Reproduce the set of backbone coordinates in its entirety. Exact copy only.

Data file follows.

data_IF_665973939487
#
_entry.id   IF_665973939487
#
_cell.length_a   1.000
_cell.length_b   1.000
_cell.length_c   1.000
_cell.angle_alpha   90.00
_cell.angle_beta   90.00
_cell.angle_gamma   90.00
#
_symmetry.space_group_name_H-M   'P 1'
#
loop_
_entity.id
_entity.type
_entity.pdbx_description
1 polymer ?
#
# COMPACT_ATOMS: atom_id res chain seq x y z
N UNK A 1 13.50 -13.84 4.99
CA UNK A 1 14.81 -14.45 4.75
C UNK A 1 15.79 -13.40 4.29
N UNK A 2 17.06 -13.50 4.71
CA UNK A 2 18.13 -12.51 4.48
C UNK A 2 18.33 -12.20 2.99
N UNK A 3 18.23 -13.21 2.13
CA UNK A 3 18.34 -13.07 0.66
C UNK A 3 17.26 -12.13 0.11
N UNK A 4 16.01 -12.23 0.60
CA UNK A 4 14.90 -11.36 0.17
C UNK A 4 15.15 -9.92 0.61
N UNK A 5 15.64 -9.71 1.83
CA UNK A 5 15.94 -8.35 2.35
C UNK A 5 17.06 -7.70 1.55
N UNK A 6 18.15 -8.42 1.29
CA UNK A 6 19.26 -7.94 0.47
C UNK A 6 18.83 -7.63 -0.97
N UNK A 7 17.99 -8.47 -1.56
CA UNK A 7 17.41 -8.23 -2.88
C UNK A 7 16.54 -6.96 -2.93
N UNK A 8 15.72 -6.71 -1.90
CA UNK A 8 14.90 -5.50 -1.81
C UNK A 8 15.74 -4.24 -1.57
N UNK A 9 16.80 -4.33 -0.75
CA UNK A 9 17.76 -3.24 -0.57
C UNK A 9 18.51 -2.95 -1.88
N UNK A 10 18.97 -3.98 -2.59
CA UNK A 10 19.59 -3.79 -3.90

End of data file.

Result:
data_IF_665973939487
#
_entry.id   IF_665973939487
#
_cell.length_a   1.000
_cell.length_b   1.000
_cell.length_c   1.000
_cell.angle_alpha   90.00
_cell.angle_beta   90.00
_cell.angle_gamma   90.00
#
_symmetry.space_group_name_H-M   'P 1'
#
loop_
_entity.id
_entity.type
_entity.pdbx_description
1 polymer ?
#
# COMPACT_ATOMS: atom_id res chain seq x y z
N UNK A 1 13.50 -13.84 4.99
CA UNK A 1 14.81 -14.45 4.75
C UNK A 1 15.79 -13.40 4.29
N UNK A 2 17.06 -13.50 4.71
CA UNK A 2 18.13 -12.51 4.48
C UNK A 2 18.33 -12.20 2.99
N UNK A 3 18.23 -13.21 2.13
CA UNK A 3 18.34 -13.07 0.66
C UNK A 3 17.26 -12.13 0.11
N UNK A 4 16.01 -12.23 0.60
CA UNK A 4 14.90 -11.36 0.17
C UNK A 4 15.15 -9.92 0.61
N UNK A 5 15.64 -9.71 1.83
CA UNK A 5 15.94 -8.35 2.35
C UNK A 5 17.06 -7.70 1.55
N UNK A 6 18.15 -8.42 1.29
CA UNK A 6 19.26 -7.94 0.47
C UNK A 6 18.83 -7.63 -0.97
N UNK A 7 17.99 -8.47 -1.56
CA UNK A 7 17.41 -8.23 -2.88
C UNK A 7 16.54 -6.96 -2.93
N UNK A 8 15.72 -6.71 -1.90
CA UNK A 8 14.90 -5.50 -1.81
C UNK A 8 15.74 -4.24 -1.57
N UNK A 9 16.80 -4.33 -0.75
CA UNK A 9 17.76 -3.24 -0.57
C UNK A 9 18.51 -2.95 -1.88
N UNK A 10 18.97 -3.98 -2.59
CA UNK A 10 19.59 -3.79 -3.90